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Unneeded Diagnostic Imaging Remains a Substantial Problem in U.S.: Report

Medically unnecessary imaging tests remain a much more common problem in the United States, when compared to other countries, according to the findings of new research. 

In recent years, the healthcare industry has taken steps to help curb unneeded diagnostic imaging, including magnetic resonance imaging (MRI) and computed tomography (CT). However, the tests are still widely overused and researchers from the Mayo Clinic and Stanford Cancer Institute indicate that additional steps need to be taken to help reduce the practice.

In the United States, CT scans are conducted five times more frequently than in Finland, and MRI scans are conducted three times more often, according to findings published this week in an editorial in the Journal for the American Medical Association (JAMA).

The researchers indicate that aggressive testing only provides marginally more useful information. In addition, lead author Dr. John P.A. Ionnidis warns that diagnostic tests often detect “incidental” findings, which require further testing, evaluation, and treatment, but often don’t result in serious diagnoses.

Ionnidis is based at the Stanford Prevention Research Center in California. He is calling for new strategies which include educating patients, focusing on only the target being examined, not the whole body, and involving radiologists as “gatekeepers.”

The researchers noted that doctors should do a better job of explaining the risks involved with diagnostic testing. This may include radiation exposure, intravenous contrast risks, and the possibility of incidental findings that are not risky to the patient’s health.

Doctors can begin to create a shared-decision making process with their patient to create transparency and decrease confusion about risks, treatment, and follow-up, they wrote.

A recent study found that many patients are unaware of the true risks of radiation exposure from CT scans and MRIs. Roughly 22 percent of patients fully understood what ionizing radiation was and its potential impact on a person’s health. This may lead more patients to request or insist on unnecessary diagnostic imaging when the doctor has not called for it.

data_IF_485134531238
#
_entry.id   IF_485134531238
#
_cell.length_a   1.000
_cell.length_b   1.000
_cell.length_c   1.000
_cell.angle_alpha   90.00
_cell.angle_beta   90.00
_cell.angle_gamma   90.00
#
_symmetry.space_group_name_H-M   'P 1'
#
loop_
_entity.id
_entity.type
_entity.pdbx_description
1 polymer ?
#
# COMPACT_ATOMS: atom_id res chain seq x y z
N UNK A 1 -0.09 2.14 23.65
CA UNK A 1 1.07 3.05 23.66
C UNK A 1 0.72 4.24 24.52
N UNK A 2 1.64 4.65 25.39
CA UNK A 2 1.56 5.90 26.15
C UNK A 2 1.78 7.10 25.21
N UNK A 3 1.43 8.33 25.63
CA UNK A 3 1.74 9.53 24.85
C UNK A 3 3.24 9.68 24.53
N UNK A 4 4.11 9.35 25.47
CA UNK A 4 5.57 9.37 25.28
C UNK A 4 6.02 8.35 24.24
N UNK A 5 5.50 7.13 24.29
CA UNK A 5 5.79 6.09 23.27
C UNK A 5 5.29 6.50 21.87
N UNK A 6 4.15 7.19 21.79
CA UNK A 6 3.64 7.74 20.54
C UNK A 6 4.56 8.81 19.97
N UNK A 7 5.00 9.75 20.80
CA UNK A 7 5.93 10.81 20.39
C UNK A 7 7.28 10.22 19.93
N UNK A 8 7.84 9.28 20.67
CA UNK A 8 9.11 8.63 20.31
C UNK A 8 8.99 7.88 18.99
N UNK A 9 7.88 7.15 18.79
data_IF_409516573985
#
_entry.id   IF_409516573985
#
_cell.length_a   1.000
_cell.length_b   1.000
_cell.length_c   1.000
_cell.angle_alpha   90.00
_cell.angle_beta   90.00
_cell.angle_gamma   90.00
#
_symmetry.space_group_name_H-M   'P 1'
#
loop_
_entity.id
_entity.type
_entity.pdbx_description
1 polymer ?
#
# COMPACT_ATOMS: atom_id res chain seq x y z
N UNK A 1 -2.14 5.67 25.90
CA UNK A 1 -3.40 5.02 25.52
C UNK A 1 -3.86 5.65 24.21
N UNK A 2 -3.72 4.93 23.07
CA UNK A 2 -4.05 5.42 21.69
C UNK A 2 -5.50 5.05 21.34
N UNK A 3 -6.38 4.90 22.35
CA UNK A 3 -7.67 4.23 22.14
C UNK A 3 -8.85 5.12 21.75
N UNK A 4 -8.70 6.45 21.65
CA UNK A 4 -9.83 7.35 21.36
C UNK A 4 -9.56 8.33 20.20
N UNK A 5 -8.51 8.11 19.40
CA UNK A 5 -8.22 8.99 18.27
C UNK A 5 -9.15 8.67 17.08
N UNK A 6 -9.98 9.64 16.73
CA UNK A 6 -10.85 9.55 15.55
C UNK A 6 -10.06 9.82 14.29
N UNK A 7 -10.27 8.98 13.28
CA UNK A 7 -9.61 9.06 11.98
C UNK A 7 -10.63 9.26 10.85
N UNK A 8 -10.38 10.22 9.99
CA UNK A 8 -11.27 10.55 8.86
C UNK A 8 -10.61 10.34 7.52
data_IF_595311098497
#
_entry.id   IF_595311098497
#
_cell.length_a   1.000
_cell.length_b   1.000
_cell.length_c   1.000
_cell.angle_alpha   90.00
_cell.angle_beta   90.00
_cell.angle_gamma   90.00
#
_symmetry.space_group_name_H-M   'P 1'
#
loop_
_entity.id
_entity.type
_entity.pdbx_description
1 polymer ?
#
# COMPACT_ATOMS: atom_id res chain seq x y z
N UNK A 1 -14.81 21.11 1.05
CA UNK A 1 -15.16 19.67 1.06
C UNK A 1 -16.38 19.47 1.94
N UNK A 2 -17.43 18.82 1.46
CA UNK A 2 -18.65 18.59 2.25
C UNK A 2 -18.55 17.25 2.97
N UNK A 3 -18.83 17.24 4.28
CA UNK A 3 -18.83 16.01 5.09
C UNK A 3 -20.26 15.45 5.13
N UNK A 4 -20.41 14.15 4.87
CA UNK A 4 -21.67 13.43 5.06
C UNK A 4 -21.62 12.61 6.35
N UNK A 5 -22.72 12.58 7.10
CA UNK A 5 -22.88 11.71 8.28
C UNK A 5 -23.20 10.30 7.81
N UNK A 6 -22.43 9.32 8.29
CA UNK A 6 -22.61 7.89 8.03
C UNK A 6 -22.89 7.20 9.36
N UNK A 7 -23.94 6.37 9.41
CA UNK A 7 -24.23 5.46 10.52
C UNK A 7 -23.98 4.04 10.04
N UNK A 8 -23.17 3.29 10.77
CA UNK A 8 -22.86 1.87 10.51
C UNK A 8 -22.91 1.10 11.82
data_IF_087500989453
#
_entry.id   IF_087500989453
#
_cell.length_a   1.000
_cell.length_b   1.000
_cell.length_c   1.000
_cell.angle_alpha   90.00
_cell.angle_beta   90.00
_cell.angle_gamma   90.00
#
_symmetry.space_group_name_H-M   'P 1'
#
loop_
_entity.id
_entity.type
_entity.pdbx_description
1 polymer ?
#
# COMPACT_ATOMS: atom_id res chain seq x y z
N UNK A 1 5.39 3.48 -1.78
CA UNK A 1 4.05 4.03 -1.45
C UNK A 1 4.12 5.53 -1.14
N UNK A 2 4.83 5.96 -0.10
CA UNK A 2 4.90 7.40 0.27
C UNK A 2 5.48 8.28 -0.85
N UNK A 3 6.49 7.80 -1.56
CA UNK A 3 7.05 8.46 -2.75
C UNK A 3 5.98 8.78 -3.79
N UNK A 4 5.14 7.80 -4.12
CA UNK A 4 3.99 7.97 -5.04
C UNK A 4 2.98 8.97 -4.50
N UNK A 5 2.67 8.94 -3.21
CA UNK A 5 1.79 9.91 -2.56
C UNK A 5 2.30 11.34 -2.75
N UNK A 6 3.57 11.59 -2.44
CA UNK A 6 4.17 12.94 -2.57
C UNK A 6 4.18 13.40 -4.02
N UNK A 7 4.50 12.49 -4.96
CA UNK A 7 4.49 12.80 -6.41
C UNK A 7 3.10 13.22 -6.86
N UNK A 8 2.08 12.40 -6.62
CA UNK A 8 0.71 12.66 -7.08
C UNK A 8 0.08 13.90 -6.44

Furthermore, they recommend that imaging tests only focus on the target area in question. This would call for radiologists to lower the image sensitivity for parts of the body that are not the focus of the testing. For example, if the breast is the focus of the test, scanning of the gut or other areas should be reduced.

This can lead to fewer unnecessary diagnoses and treatments. While it doesn’t reduce the number of new unnecessary tests, it may prevent extra tests, they said.

A study published in 2018 indicated the increased push for cancer screenings has resulted in the over diagnosis of more harmless cancers. Many of the cancers found are small tumors that would not grow and pose a risk to the patient’s health or would go away on their own. Yet, the push for screening results in the detection of cancers that are leading to unnecessary diagnostic screenings and treatments.

The analysis also indicated, as diagnostic testing has become more enhanced allowing doctors to catch some cancers early, it may reduce the need for radiologists to read and interpret the results. Thus, radiologists could be trained as “gatekeepers” for diagnostic testing.

In this way, they can regulate what tests are necessary and should be ordered or not ordered, instead of leaving it at the doctor’s discretion.

Unnecessary diagnostic imaging can lead to unnecessary treatment. One-third of all breast cancer patients receive treatments that are not needed. This results in more than $4 billion spent each year on unnecessary healthcare costs, including unnecessary diagnostic testing and over-treatment.

“Overuse of imaging equates to haphazard screening of individuals for disease,” the researchers wrote. “There is virtually no evidence that screening of this kind improves overall population health.”

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